On March 1, 1872, President Ulysses S. Grant signed a law that preserves the land and cultural heritage of Yellowstone National Park. It was the first park of its kind in the country and in the world.
The U.S. government decided to protect this land during a time before established conservation efforts, says Cam Sholly, superintendent of Yellowstone National Park. For Sholly, it’s a point of pride for Americans.
“Not a single member of Congress at the time had actually been on the ground here in Yellowstone,” he says. “And so they created Yellowstone off of written reports and paintings.”
The park spans nearly 3,500 square miles — larger than Rhode Island and Delaware combined. Yellowstone’s diversity — geologic, cultural, natural resources — makes the park great, Sholly says.
Famous geysers such as Old Faithful and Grand Prismatic result from the park’s location on top of a massive underground volcano, which could erupt at any time. But thankfully, Sholly says the volcano isn’t expected to erupt any time soon.
After dark, Yellowstone visitors can see a clear view of the Milky Way Galaxy in the night sky. Sholly started working there in 1990 in one of the most remote areas in hte lower 48, the southeast corner of Yellowstone known as Thorofare.
“I think the backcountry of Yellowstone is spectacular, not only because of the wildlife,” he says, “because of the solitude.”
Most of Yellowstone’s 4.9 million visitors in 2021 never see this part of the park, however. An average visitor spends their trip on the Yellowstone Road corridor, which was created during the 1940s and 1950s, Sholly says.
In fact, it took from 1872 to 1948 before for the park to see a million visitors in a single year, he says.
On the increase in the number of yearly visitors
“It's clearly busy in the road corridor. The majority of visitors never get more than a half-mile away from their cars. So there's a major issue in certain parts of the park that present a lot of challenges, things that people don't really think about, like wastewater treatment facilities or restrooms, garbage cans, things like that.”
On whether the park should cap attendance
“Not right now. I do think that that's something that needs to be looked at in the future, and we're not going to build our way out of this problem, right? I think there's a point in time where we will need to look at more aggressive visitation management actions, and that could include a reservation system [and] timed entry. But I think what we're looking at now is visitor management actions that can be taken more micro-geographically in those areas that are most busy. As visitation increases, those actions will need to become probably more aggressive as time goes on.”
On the animals call the park home: sandhill cranes, grizzly bears, wolves, red-winged blackbirds, bison and many more
“I think it's important that people understand that we got a lot wrong in the beginning just 100 years ago in the 1920s. And remember, that's 50 years after Yellowstone became a national park. We killed every wolf in this park [and] did our best to eliminate all other predators, mountain lions. We reduced the grizzly population substantially. We reduced the bison population from tens of thousands to less than 25 animals. We were feeding grizzly bears out of garbage dumps just 50 to 60 years ago, so visitors could see them. And so it's really only been this last 50 to 60 years that we've put the pieces back together of this ecosystem. Yellowstone is in better condition now than it ever has been since it became a park.”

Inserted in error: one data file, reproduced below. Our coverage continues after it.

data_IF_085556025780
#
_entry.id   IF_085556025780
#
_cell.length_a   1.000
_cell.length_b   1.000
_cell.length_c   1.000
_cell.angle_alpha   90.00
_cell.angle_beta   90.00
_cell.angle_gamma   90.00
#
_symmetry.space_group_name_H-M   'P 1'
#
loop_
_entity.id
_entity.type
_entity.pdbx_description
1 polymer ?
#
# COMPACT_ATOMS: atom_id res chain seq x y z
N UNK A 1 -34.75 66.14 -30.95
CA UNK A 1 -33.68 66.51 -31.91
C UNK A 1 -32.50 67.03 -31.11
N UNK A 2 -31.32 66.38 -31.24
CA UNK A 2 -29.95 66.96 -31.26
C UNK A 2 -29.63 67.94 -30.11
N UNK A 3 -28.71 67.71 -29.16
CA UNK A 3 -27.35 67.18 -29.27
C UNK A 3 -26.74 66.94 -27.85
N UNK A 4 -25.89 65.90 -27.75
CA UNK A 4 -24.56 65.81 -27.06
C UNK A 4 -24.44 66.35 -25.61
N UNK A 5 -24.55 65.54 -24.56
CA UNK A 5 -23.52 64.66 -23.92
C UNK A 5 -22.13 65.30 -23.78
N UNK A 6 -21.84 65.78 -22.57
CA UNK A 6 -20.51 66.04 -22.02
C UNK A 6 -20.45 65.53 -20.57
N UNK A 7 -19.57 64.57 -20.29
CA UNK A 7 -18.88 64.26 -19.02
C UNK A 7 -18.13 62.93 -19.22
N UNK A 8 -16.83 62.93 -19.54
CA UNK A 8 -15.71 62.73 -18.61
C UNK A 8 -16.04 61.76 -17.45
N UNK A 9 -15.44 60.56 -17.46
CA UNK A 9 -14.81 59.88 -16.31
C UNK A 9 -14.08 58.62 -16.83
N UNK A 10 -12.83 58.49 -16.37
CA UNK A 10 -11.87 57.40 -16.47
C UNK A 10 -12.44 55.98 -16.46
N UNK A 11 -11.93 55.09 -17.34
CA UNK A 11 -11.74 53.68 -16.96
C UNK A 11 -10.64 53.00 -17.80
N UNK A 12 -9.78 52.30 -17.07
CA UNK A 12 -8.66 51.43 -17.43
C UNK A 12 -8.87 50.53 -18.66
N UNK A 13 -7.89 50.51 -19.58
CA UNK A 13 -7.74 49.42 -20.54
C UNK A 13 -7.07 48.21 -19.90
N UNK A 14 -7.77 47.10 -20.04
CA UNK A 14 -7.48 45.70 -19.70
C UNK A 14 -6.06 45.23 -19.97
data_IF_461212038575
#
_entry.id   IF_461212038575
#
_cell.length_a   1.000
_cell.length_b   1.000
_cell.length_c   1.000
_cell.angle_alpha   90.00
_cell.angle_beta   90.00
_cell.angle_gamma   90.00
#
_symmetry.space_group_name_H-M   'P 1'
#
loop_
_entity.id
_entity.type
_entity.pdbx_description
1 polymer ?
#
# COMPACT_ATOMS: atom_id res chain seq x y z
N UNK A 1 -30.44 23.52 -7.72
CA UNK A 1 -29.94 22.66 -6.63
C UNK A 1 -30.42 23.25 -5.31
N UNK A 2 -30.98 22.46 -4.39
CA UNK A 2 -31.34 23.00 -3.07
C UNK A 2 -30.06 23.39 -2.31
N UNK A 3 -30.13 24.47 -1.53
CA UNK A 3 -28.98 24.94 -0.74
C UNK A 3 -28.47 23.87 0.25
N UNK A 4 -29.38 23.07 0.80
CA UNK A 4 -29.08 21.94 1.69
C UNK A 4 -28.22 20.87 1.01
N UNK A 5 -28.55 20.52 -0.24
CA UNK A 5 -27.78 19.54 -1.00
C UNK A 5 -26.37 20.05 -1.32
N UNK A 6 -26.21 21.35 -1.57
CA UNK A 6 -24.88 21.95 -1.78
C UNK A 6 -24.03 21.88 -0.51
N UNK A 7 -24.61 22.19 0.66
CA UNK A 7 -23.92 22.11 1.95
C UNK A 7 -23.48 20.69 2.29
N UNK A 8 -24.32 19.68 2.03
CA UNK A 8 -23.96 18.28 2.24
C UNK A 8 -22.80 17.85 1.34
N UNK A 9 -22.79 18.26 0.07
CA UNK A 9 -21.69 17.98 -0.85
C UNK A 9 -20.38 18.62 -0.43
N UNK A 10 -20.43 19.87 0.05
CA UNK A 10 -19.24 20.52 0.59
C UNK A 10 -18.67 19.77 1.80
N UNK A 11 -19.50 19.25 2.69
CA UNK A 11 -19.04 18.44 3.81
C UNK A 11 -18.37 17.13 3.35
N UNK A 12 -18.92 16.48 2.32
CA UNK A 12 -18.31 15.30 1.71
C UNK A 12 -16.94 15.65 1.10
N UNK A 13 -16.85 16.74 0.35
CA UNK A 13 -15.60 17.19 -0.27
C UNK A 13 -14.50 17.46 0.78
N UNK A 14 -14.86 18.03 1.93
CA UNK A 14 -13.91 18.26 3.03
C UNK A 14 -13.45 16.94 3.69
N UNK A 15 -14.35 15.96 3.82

“Our bison population right now is about 5,500 — one of the highest levels that we've had since 1872. Wolf populations have ranged between 80 to 120 animals. The grizzly population is somewhere around 200 in the park, much higher when you include the entire Greater Yellowstone ecosystem. Mountain lions are back. So we have made significant progress in [the] restoration and reintroduction of wolves into Yellowstone in the mid-1990s, probably the most successful wildlife conservation-restoration effort in the history of this country. While we've had some really good successes and we're in a good place from the ecosystem standpoint, we have a lot of challenges on the horizon. The climate change threat is very real. Last year, if you look at our water temperatures, for instance, we had some of the lowest levels and warmest temperatures since the 1930s. Obviously, visitation, as that continues to increase, those are challenges that are faced not only by Yellowstone but many parks across America.”
On the park’s legacy with Native Americans — who have been living on and taking care of the land for more than 10,000 years — and whether they have been ignored
“I think we've come a long way. I don't think we've done a good job. It's one thing for the National Park Service to work to become good at telling the history of American Indians. But it's even more important, I think, to partner and collaborate with tribal nations and invite them into the park so they can tell their stories. They can help the American public understand their cultures and their heritage.”
On the threat that climate change poses to the park and what Yellowstone might look like in another 150 years
“I believe in 150 years, Yellowstone will still be here and still be a park. Clearly, the amount of precipitation, the migration routes species use, the proliferation of invasive species that we're seeing, the longer fire seasons, all of those factors are going to change what Yellowstone looks like, and it's incumbent upon us to do everything we can to understand how those changes affect the ecosystem and work to maintain a balance to the best degree possible.”
This segment aired on April 4, 2022.